“The National Sorghum Foundation is proud to once again partner with BASF to award these scholarships to two very deserving young individuals,” NSF Chairman Jeff Dahlberg said. “We send warm congratulations to Max and Breely on this accomplishment and look forward to continuing this partnership to help hard-working student leaders succeed.”
Harman is a first-year Ph.D. student studying molecular plant genetics at Michigan State. In his application, he said he wants to pursue a career in agriculture research to improve food and our food system using novel gene-editing techniques to discover and implement novel traits that benefit both producers and consumers.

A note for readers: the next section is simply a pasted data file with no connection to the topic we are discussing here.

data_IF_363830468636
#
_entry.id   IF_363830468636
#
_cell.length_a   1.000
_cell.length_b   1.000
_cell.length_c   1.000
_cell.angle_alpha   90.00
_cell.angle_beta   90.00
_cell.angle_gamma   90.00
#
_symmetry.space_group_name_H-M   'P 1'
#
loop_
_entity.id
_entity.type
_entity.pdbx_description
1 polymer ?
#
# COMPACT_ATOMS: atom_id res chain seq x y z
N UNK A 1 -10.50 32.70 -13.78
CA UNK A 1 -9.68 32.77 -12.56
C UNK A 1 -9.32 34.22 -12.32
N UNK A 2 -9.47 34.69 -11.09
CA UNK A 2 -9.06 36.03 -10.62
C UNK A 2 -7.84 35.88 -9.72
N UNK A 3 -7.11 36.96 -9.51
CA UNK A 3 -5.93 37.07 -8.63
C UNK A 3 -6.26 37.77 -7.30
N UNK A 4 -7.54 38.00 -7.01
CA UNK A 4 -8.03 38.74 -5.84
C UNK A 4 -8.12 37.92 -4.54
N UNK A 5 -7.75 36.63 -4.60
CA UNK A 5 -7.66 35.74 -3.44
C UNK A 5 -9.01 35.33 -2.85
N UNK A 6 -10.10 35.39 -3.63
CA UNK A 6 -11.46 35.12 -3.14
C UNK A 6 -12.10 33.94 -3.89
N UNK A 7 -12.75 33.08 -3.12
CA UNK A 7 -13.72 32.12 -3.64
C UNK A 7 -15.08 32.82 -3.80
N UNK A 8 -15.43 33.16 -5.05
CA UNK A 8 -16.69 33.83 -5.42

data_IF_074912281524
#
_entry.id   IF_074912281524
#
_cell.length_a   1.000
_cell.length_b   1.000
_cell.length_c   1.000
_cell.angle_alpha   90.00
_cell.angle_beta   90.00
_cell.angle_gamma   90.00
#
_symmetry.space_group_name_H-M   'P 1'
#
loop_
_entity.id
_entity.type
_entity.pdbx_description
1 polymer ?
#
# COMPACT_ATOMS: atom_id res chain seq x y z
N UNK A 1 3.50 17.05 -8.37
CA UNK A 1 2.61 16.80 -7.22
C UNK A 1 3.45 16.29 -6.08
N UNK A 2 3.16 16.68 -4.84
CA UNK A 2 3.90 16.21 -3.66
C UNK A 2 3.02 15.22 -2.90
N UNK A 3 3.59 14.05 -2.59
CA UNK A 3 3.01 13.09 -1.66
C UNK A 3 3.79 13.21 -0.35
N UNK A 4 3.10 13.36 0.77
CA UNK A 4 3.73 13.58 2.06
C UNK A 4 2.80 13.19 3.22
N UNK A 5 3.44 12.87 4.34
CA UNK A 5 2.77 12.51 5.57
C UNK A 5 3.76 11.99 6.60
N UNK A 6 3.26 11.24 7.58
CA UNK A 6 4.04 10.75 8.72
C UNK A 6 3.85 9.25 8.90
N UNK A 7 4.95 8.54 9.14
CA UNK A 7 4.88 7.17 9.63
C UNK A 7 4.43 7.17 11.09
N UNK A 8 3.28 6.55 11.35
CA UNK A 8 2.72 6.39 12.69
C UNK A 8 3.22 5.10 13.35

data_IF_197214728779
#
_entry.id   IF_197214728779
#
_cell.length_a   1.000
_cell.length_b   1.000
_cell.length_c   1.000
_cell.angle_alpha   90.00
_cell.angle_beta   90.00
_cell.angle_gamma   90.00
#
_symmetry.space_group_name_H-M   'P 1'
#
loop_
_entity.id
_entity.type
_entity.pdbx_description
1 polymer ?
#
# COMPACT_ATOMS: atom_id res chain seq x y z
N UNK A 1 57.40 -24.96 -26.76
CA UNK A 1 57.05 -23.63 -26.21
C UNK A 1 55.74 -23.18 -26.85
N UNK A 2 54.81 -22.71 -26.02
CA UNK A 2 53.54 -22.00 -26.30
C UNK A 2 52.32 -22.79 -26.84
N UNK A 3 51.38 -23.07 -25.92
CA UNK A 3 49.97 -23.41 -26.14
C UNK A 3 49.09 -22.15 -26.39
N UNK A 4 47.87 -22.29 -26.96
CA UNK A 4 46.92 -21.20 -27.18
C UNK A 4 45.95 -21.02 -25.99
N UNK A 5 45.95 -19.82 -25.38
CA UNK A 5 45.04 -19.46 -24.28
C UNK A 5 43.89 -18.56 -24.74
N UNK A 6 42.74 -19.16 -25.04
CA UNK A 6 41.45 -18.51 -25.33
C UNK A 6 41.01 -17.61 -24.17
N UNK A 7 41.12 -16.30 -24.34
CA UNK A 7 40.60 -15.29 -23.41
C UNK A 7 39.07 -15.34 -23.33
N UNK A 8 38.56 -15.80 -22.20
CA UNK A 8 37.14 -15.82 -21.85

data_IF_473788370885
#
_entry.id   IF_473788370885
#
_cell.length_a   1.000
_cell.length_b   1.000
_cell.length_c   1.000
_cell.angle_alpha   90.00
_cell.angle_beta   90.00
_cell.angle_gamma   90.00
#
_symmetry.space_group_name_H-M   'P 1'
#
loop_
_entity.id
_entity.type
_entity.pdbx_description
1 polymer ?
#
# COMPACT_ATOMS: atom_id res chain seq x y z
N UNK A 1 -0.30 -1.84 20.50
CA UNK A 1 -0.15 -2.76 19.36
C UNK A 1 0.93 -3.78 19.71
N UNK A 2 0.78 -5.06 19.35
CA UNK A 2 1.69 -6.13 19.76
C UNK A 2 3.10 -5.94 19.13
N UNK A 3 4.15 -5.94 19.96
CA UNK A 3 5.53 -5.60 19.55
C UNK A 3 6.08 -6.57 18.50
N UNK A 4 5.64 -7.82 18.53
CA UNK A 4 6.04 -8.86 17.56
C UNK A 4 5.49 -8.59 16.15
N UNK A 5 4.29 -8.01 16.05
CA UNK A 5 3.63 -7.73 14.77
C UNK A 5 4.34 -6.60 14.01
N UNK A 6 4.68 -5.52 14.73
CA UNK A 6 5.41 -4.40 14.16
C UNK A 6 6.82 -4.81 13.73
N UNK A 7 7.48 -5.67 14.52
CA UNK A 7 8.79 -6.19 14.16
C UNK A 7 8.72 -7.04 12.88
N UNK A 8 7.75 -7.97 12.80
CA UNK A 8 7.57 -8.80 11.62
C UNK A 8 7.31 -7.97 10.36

Huguley, a senior agricultural communications major at Texas Tech, grew up on a farm near Olton, Texas. Huguley plans to pursue a master’s degree in the same discipline with future aspirations to either work in public policy in Washington, D.C., or in public relations and crisis communications.
“It’s great to see this generation focusing on sorghum,” Brian Robert Taylor, BASF South-Central Kansas business representative, said. “Sorghum is near and dear to my farm and to my fathers-in-laws farming operation. Farming in a tough area, we are very resource conscious and recognize sorghum’s ability to produce grain with less water and fertilizer; and it fits into our no-till farming operation extremely well.
“The future of tackling the ‘Biggest Job on Earth’ depends on growers continuing to plant it, and students continuing to study it. We are thrilled to partner with the NSF in this endeavor.”
For more information about the National Sorghum Foundation, additional scholarships and criteria, visit the website here.